Issue N# 2 - 2000
Long term results of tympanic neurectomy for chronic parotid sialectasis.
Authors : A. M. Perera, B. N. Kumar, A. L. Pahor (Birmingham)
Ref. : Rev Laryngol Otol Rhinol. 2000;121,2:95-98.
Article published in english
Downloadable PDF document english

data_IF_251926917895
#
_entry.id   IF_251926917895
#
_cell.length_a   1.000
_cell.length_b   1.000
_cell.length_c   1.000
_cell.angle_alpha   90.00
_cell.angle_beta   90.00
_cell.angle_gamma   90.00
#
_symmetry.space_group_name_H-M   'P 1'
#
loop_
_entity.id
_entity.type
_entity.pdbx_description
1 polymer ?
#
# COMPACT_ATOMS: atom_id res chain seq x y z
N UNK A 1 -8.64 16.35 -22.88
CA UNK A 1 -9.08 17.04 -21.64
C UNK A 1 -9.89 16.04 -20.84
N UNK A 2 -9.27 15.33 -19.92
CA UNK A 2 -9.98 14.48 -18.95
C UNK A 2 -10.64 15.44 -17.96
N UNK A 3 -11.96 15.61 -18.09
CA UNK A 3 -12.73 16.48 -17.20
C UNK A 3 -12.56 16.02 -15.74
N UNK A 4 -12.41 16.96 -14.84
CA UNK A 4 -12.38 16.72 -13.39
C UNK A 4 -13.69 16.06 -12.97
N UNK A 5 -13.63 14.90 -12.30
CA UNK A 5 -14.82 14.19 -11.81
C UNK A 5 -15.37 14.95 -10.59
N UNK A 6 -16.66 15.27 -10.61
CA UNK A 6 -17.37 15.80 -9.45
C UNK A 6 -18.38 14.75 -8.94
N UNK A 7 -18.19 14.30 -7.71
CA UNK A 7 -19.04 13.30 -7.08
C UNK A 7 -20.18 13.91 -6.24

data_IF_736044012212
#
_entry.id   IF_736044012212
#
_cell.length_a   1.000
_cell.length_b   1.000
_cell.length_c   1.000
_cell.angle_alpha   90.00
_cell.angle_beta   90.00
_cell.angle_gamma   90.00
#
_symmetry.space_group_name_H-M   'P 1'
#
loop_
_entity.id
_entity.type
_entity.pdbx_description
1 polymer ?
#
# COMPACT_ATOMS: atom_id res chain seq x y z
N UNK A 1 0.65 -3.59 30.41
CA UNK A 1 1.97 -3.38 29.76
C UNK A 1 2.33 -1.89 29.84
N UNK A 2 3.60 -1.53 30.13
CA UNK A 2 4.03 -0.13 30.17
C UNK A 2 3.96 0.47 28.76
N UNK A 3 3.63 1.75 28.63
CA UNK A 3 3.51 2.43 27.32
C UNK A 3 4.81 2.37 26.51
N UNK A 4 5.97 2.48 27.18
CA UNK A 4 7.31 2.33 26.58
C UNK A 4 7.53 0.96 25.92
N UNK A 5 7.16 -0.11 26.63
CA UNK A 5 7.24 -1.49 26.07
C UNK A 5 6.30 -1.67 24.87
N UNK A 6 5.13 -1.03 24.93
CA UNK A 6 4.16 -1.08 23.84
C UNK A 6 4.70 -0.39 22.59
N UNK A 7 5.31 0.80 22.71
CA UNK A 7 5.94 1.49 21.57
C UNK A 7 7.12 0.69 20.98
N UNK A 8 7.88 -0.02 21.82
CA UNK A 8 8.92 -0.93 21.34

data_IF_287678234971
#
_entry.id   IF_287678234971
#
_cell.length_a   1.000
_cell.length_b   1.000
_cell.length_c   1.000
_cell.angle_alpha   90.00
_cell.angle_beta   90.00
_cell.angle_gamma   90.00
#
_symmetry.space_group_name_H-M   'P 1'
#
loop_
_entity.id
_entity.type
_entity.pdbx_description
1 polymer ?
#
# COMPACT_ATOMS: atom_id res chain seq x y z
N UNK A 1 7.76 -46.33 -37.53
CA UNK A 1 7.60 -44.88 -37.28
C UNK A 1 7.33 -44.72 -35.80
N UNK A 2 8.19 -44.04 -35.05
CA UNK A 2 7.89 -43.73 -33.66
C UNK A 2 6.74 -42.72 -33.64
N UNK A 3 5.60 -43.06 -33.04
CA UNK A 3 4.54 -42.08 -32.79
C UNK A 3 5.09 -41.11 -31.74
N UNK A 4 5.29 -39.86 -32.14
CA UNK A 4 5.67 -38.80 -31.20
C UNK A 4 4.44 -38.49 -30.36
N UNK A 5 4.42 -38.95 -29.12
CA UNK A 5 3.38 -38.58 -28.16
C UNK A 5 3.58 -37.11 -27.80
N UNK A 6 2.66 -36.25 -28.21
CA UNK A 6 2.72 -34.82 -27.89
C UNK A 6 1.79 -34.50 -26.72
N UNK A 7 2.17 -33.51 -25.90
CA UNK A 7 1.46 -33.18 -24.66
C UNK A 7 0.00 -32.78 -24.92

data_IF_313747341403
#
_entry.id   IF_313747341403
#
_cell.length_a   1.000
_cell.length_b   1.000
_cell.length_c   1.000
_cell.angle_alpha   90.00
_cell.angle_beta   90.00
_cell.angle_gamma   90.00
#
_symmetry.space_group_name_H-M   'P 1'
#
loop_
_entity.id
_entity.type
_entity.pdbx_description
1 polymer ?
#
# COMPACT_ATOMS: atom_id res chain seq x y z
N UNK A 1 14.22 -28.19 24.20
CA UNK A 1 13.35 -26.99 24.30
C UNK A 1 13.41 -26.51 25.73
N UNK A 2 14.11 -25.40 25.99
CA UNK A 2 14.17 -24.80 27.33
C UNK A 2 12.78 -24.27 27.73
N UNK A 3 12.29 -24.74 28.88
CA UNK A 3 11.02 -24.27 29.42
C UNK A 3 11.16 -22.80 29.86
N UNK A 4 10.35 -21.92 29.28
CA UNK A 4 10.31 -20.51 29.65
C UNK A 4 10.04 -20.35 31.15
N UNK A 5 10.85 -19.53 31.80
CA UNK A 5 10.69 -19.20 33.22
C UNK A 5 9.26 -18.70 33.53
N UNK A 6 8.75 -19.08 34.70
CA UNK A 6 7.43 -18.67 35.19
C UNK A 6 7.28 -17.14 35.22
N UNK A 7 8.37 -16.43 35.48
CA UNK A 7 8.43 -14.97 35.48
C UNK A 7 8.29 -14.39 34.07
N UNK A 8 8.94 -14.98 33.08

Background: chronic parotid sialectasis presents as troublesome recurrent swellings of the parotid salivary gland during swallowing and mastication. The main treatment options are parotidectomy with its associated high morbidity and tympanic neurectomy. Aim: the aim of this study is to present the long-term results of our experience about tympanic neurectomy for chronic parotid sialectasis. Patients and methods: twenty two patients underwent tympanic neurectomy (14 males; 8 females) between 1983 and 1999 with an mean follow up of over six years. The hallmark of our surgery is to interrupt as many branches of the tympanic nerve as possible by extensively drilling in the hypotympanum and below the basal turn of cochlea, with removal of the anterior and posterior branches. Results: 17 of the 22 patients had a marked to total reduction in symptoms on follow-up. Four patients were troubled enough to go on to undergo a superficial parotidectomy. There was no significant morbidity associated with the procedure. Conclusion: tympanic neurectomy performed by an experienced otologist should be the preferred surgical option for chronic parotid sialectasis, with parotidectomy being reserved for those patients who fail to improve.
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